social anxiety

On Shrinking

A few weeks ago, a friend mentioned off-hand that he was headed to the gym. He jokingly added that his mantra is, “Must get bigger.” I laughed and told him that I have never once in my life had that thought. We talked for a minute about the irony that (in general) men tend to go to the gym to get bigger while women go to get smaller.

This conversation played in my head over the next few weeks, and it occurred to me that my own mantra in so many parts of my life seems to be, “Must get smaller.”

I am talking about my body, of course. A body I have long struggled to love, and in fact, find myself hating more and more each year. But more on that some other time. Because I am also talking about the rest of me.

I’m talking about how much time I spend trying to shrink my too-big, too-wild feelings down to a manageable size. How I constantly fight to curb my too-loud, too-opinionated, too-clumsy, too-anxious self. How I leave most social engagements, and turn to Jonathan to ask, “Was I OK? Was I obnoxious? Did I talk too much? Did I embarrass you? Did I make anyone else uncomfortable?” *

I worry that my decisions are too-selfish. That my desires are too-frivolous. That my dreams are too-big. That my appetite for food, for life, for adventure, is too-much.  I am constantly aware of the space I take up and how often it feels like more than I deserve. And in sharing all of this, I now worry that I am being too-vulnerable. And that maybe all of this is just a product of my being too-selfish and too-whiny.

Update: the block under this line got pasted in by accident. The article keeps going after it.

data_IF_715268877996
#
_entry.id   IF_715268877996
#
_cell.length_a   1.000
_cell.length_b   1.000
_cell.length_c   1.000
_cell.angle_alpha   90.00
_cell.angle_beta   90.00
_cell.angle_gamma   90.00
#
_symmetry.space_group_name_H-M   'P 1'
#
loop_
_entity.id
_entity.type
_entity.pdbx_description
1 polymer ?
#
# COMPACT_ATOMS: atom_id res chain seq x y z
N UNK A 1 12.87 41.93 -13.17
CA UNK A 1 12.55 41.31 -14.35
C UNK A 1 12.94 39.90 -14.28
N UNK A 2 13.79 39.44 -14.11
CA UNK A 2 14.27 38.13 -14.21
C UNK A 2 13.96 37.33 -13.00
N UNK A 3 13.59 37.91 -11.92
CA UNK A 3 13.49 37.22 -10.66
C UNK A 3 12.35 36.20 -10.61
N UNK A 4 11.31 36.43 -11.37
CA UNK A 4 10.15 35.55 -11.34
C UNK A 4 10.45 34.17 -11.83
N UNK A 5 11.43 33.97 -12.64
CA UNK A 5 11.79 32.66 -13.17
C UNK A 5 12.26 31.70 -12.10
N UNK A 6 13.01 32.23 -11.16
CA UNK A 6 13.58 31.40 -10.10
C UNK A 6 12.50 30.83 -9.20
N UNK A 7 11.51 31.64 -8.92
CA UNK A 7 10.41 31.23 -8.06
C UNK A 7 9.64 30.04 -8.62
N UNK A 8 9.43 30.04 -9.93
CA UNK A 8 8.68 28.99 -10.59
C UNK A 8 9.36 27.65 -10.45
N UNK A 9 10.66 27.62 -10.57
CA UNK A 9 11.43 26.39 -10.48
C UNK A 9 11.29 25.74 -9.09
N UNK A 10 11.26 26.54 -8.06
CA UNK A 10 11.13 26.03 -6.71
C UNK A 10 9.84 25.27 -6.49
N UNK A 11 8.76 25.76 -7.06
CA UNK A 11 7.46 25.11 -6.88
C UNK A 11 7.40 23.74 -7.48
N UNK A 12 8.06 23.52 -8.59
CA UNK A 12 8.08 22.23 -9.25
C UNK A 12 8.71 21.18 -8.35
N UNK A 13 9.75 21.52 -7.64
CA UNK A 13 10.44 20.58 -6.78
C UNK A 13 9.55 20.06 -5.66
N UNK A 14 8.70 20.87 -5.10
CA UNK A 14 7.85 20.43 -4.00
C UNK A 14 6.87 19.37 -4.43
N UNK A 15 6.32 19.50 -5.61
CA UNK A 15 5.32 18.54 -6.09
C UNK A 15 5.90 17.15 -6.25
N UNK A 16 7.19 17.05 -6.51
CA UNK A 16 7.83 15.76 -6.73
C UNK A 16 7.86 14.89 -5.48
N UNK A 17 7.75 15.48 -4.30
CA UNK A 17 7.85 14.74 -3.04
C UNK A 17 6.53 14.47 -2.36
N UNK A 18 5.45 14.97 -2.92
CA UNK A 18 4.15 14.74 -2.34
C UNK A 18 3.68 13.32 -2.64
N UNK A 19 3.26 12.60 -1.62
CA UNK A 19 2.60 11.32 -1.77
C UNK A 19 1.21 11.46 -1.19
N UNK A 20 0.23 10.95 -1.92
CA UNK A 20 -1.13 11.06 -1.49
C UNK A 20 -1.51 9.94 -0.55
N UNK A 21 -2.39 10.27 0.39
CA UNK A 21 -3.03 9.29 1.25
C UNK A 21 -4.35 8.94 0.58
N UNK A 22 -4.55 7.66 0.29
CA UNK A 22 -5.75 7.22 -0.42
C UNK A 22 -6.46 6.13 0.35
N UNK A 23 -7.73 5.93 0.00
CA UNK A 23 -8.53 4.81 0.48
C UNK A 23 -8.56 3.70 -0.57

Of course, I want to cultivate truth in my life and to cut away the things that are not good for myself or for others. I’m not saying I should allow my worst qualities to run free. But how can I expect to grow when I spend so much time intent on shrinking myself down to fit into the limited space I am told I deserve?

I want to live a big life. A life where my love–for my family and friends, for my work, for freedom and justice, for the hurting, for beauty and diversity, and for the work of God in the world–is so expansive that it cannot be contained. I want passion and empathy and joy and grace to flow out of me and into whatever corner of the world I happen to be in.

I am tired of asking for permission to take up space. I am tired of apologizing because I have desires and dreams that don’t always align with other people’s expectations or are outside of their realm of understanding. I am tired of sucking in my stomach all day every day so I can pretend to have a more acceptable amount of belly fat. And I am tired of trying so hard to rein in all that seems unacceptable about me that I’ve been shrinking my soul in the process. I want to come to peace with all of my dimensions–from the circumference of my thighs, to the depth of my sadness, to the volume of my laughter. I want to take up space.

_________________________________________________________________________________________

*I’ve written before here about my social anxiety
Advertisements

I’m an Introvert, Not a Recluse: On Joining the Quiet Revolution

Sometimes people are surprised to learn to that I consider myself strongly introverted. To many people, introvert is a synonym for anti-social, shy, or awkward.